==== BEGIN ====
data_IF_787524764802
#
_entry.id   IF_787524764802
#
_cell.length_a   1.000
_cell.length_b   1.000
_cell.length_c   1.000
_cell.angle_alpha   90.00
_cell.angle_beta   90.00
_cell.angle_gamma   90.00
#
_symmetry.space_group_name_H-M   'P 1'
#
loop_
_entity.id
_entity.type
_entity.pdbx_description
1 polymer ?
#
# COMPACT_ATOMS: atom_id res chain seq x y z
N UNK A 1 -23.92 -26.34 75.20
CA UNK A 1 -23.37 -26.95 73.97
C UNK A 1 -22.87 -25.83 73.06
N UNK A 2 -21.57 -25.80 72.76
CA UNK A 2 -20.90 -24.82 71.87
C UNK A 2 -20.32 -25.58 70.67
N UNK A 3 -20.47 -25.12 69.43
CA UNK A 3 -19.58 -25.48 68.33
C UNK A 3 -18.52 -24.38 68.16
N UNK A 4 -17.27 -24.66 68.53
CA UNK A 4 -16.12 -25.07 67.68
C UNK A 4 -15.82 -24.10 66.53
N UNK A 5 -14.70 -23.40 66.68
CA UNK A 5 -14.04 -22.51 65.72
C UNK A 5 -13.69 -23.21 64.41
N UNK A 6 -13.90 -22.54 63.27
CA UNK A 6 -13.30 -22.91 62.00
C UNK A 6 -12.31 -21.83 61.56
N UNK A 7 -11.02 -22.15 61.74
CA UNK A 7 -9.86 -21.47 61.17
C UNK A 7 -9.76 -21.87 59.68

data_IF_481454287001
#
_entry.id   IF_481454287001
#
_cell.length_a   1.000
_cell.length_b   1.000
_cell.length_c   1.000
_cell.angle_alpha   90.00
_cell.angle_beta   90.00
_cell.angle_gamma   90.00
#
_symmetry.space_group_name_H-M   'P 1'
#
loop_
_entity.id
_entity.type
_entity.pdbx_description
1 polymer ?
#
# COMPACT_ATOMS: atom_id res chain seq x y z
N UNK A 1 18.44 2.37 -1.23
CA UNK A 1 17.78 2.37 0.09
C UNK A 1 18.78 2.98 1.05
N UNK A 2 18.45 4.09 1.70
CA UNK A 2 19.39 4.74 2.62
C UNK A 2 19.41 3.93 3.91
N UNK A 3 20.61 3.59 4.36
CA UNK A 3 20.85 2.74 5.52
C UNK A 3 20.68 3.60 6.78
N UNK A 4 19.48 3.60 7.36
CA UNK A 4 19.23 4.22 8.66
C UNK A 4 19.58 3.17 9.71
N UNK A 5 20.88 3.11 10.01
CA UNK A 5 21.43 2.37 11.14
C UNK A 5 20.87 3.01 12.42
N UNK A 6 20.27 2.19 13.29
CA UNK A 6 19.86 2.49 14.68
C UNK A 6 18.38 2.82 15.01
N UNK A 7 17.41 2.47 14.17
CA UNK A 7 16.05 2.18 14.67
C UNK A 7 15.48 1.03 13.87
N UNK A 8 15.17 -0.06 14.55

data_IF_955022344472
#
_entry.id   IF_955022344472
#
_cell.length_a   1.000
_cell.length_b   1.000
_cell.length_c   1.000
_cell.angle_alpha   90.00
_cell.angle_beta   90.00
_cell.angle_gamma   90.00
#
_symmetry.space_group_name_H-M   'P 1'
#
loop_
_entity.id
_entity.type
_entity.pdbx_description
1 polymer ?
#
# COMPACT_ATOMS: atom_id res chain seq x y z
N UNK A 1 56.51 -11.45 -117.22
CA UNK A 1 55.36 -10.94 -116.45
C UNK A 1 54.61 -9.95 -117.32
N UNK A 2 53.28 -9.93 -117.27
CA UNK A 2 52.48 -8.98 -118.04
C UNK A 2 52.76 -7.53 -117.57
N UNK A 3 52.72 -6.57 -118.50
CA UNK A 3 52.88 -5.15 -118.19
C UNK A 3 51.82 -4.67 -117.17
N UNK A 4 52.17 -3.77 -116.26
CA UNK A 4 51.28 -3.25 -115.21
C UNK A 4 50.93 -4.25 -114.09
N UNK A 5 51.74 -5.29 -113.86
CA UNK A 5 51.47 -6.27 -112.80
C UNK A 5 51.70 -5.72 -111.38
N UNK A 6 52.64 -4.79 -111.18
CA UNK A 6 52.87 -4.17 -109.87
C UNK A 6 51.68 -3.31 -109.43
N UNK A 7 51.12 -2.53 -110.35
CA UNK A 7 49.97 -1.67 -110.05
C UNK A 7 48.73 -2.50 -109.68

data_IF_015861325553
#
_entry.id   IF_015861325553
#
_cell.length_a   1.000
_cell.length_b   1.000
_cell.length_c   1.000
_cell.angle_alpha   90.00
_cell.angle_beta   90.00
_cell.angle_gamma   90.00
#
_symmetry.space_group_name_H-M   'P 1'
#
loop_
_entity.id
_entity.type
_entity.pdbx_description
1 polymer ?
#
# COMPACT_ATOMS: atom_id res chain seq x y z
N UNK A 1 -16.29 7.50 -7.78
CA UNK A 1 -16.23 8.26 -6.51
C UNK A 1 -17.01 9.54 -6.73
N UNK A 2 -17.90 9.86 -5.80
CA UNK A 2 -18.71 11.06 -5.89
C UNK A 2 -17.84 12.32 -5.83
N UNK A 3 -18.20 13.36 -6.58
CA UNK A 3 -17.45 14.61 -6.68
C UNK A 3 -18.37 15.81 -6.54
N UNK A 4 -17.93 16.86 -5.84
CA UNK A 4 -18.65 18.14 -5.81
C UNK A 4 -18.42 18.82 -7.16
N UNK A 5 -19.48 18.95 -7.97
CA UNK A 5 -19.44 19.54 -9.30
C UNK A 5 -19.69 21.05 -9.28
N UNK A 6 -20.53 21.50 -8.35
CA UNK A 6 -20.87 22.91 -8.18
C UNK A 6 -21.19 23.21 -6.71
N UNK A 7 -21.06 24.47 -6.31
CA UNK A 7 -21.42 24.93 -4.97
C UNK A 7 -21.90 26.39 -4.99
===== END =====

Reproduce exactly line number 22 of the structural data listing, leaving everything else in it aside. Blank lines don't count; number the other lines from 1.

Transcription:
CA UNK A 1 -23.37 -26.95 73.97